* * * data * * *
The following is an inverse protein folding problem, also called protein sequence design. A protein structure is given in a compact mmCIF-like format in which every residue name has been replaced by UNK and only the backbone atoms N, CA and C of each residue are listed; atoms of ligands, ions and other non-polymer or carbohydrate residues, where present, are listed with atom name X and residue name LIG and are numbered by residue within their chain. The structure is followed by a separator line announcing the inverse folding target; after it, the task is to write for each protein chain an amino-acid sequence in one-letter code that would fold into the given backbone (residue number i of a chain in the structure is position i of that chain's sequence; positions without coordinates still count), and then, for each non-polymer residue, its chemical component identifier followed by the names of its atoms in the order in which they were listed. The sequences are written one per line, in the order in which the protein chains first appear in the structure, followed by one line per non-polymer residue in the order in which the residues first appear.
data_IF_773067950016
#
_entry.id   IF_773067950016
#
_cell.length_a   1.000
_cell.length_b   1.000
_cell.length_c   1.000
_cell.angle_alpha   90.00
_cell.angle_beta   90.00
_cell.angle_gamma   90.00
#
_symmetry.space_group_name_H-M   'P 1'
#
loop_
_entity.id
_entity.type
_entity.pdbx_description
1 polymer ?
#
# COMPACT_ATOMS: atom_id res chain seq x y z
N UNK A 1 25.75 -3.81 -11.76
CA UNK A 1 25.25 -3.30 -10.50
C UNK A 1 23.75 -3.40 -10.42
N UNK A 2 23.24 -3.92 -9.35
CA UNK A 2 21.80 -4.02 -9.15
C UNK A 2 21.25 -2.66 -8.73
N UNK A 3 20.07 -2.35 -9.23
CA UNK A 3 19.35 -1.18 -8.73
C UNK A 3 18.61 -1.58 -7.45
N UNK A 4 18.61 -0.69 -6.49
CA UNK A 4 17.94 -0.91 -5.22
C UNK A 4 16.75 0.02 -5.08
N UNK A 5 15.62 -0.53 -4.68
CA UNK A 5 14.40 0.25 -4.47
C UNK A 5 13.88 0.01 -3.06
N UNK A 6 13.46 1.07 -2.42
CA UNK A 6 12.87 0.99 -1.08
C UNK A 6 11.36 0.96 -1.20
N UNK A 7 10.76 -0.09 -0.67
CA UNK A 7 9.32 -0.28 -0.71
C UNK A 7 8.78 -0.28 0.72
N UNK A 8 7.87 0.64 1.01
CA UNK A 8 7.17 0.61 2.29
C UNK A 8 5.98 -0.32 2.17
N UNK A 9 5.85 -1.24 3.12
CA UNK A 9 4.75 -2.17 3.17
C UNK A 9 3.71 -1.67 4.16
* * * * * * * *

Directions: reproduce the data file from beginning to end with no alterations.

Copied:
The following is an inverse protein folding problem, also called protein sequence design. A protein structure is given in a compact mmCIF-like format in which every residue name has been replaced by UNK and only the backbone atoms N, CA and C of each residue are listed; atoms of ligands, ions and other non-polymer or carbohydrate residues, where present, are listed with atom name X and residue name LIG and are numbered by residue within their chain. The structure is followed by a separator line announcing the inverse folding target; after it, the task is to write for each protein chain an amino-acid sequence in one-letter code that would fold into the given backbone (residue number i of a chain in the structure is position i of that chain's sequence; positions without coordinates still count), and then, for each non-polymer residue, its chemical component identifier followed by the names of its atoms in the order in which they were listed. The sequences are written one per line, in the order in which the protein chains first appear in the structure, followed by one line per non-polymer residue in the order in which the residues first appear.
data_IF_773067950016
#
_entry.id   IF_773067950016
#
_cell.length_a   1.000
_cell.length_b   1.000
_cell.length_c   1.000
_cell.angle_alpha   90.00
_cell.angle_beta   90.00
_cell.angle_gamma   90.00
#
_symmetry.space_group_name_H-M   'P 1'
#
loop_
_entity.id
_entity.type
_entity.pdbx_description
1 polymer ?
#
# COMPACT_ATOMS: atom_id res chain seq x y z
N UNK A 1 25.75 -3.81 -11.76
CA UNK A 1 25.25 -3.30 -10.50
C UNK A 1 23.75 -3.40 -10.42
N UNK A 2 23.24 -3.92 -9.35
CA UNK A 2 21.80 -4.02 -9.15
C UNK A 2 21.25 -2.66 -8.73
N UNK A 3 20.07 -2.35 -9.23
CA UNK A 3 19.35 -1.18 -8.73
C UNK A 3 18.61 -1.58 -7.45
N UNK A 4 18.61 -0.69 -6.49
CA UNK A 4 17.94 -0.91 -5.22
C UNK A 4 16.75 0.02 -5.08
N UNK A 5 15.62 -0.53 -4.68
CA UNK A 5 14.40 0.25 -4.47
C UNK A 5 13.88 0.01 -3.06
N UNK A 6 13.46 1.07 -2.42
CA UNK A 6 12.87 0.99 -1.08
C UNK A 6 11.36 0.96 -1.20
N UNK A 7 10.76 -0.09 -0.67
CA UNK A 7 9.32 -0.28 -0.71
C UNK A 7 8.78 -0.28 0.72
N UNK A 8 7.87 0.64 1.01
CA UNK A 8 7.17 0.61 2.29
C UNK A 8 5.98 -0.32 2.17
N UNK A 9 5.85 -1.24 3.12
CA UNK A 9 4.75 -2.17 3.17
C UNK A 9 3.71 -1.67 4.16